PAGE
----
China tech giants fall as US begins rollout of law aimed at delisting

Tencent and Alibaba slid more than 5 per cent in Hong Kong on March 25. PHOTO: AFP

HONG KONG (REUTERS) - Shares in dual-listed Chinese companies fell sharply on Thursday (March 25) in Asia after the US securities regulator adopted measures that would kick foreign companies off American stock exchanges if they do not comply with US auditing standards.

The move by the Securities and Exchange Commission (SEC) adds to the unprecedented regulatory crackdown in China on domestic technology companies, citing concerns that they have built market power that stifles competition.

The Holding Foreign Companies Accountable Act, signed into law by then-President Donald Trump in December, is aimed at removing Chinese companies from US exchanges if they fail to comply with American auditing standards for three years in a row.

The rules also require firms prove to the SEC they are not owned or controlled by an entity of a foreign government and to name any board members who are Chinese Communist Party officials, the SEC said in a statement on Wednesday.

The China Securities and Regulatory Commission (CSRC) did not immediately respond to a Reuters request for comment.

In Hong Kong, the news prompted a sharp selloff of the US-listed Chinese companies which have listed on the city's exchange in the past two years.

Baidu shares - which debuted on Tuesday - dropped 8.85 per cent in early Thursday trade, Alibaba Group Holding slipped 4.2 per cent, JD.Com Inc fell 4.45 per cent and Netease was down 3 per cent.

The falls were in contrast to a 0.2 per cent increase in the broader Hong Kong Hang Seng Index and a 1 per cent fall in the Hang Seng Tech Index. The tech index has fallen 11.3 per cent in March.

"A lot of investors thought the US and the Biden administration would be more amicable towards China and things would be easier, but this news shows that it is going to be just as tough," Wealthy Securities Managing Director Louis Tse said.

DailyFX strategist Margaret Yang said the Chinese-listed stocks were also under pressure after it was reported that China was considering creating a state-backed joint venture with domestic tech firms to oversee user data they collect.

"The latter probably marks a further tightening of government control over the technology sector," she said.

But shares in Hong Kong Exchanges and Clearing, operator of the city's stock exchange, rose 3.35 per cent which Kingston Securities director Dickie Wong said was the result of investors expecting more homecoming listings from China's US-listed stocks.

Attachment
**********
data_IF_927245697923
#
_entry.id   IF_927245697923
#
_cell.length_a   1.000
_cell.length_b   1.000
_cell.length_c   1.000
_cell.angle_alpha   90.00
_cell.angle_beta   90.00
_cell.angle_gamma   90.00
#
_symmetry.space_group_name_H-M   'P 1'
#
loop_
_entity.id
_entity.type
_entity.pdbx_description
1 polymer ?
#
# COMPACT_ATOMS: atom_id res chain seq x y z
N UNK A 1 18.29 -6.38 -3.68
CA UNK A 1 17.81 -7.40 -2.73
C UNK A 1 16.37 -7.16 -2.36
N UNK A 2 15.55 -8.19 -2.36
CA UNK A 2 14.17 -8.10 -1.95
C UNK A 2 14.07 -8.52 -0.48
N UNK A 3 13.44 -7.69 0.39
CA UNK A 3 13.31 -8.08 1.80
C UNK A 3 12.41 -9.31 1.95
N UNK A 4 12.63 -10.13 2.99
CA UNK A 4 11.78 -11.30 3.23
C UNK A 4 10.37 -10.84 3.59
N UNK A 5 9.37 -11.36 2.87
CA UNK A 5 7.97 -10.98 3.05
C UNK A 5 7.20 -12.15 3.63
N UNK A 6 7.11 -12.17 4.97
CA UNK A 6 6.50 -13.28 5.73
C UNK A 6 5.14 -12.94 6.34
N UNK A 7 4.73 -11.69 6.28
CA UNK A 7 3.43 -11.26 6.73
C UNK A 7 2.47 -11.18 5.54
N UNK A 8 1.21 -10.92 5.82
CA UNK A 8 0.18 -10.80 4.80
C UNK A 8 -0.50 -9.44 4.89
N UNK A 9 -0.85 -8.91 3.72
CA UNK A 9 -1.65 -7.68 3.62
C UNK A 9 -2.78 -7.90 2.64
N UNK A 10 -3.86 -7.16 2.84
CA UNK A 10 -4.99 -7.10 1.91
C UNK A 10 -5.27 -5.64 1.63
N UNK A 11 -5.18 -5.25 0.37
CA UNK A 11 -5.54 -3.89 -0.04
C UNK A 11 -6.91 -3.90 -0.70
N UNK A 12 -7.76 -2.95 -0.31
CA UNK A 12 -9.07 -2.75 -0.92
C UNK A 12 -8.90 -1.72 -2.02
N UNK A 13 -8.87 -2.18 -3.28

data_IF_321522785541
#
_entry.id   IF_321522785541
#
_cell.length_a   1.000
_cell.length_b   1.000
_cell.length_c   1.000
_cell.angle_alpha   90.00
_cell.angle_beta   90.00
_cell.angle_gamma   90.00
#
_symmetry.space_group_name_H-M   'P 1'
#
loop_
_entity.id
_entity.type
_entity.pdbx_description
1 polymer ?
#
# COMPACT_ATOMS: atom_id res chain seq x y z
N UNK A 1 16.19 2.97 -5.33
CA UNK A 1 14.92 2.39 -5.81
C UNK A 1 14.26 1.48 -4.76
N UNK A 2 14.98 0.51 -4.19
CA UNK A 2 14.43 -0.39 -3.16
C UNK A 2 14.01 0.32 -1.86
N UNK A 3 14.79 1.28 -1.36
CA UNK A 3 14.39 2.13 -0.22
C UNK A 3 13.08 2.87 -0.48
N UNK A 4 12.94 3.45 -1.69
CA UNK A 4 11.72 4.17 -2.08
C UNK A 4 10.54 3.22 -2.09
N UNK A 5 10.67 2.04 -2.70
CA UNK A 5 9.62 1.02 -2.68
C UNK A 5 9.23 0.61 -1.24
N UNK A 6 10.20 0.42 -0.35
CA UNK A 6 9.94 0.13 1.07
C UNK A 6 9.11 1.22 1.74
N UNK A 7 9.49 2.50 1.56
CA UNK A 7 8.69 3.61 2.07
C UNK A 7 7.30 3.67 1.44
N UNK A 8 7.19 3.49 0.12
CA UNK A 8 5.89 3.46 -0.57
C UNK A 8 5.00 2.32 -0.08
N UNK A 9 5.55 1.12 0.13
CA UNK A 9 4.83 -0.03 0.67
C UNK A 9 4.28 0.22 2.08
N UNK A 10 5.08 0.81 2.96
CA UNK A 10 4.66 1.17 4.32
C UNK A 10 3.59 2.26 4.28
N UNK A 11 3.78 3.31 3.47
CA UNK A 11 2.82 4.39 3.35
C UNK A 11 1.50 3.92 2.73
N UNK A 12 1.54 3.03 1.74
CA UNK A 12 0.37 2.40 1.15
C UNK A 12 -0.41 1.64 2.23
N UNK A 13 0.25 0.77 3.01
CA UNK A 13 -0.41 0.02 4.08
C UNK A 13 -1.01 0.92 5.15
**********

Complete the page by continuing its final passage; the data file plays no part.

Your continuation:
"There's never a dull moment in equity markets. There has been a major reaction in the American Depositary Receipts in the US, but I think it's too early to tell what the exact impact will be," a Hong Kong-based capital markets banker said. The banker declined to be identified because of the sensitive nature of the topic.

The SEC fast-tracked the rules around how companies should submit documentation because it was required to issue them within 90 days of the Act becoming law.

The SEC is now seeking public comments on a process for identifying companies that fail to meet the standards.

Some analysts said US-listed Chinese firms may be unable to comply with US accounting requirements because they could risk violating Chinese law.

"It is quite difficult for China to open the accounting of all US-listed companies to US regulatory agencies, especially for some listed companies that involve national security or national data," Everbright Sun Hung Kai strategist Kenny Ng said.

"After the introduction of the final amendments, it is expected that China and the United States will continue to negotiate for a period of time, and the uncertainty during this period will continue to affect the share performance of US-listing Chinese companies."

The new rules come amid simmering tensions between the United States and China, with bipartisan support for a tough US approach.

Last week in Alaska the two countries held their first high-level meeting under President Joe Biden's administration, with both sides leveling sharp rebukes of the others' policies.

A flurry of 11th-hour efforts under the Trump administration led to dozens of Chinese companies being delisted from US exchanges and over-the-counter trading platforms in recent months due to allegations of Chinese military affiliations.

The SEC said it was still assessing how to roll out the rest of the law's requirements, including the identification process and trading prohibition requirement.

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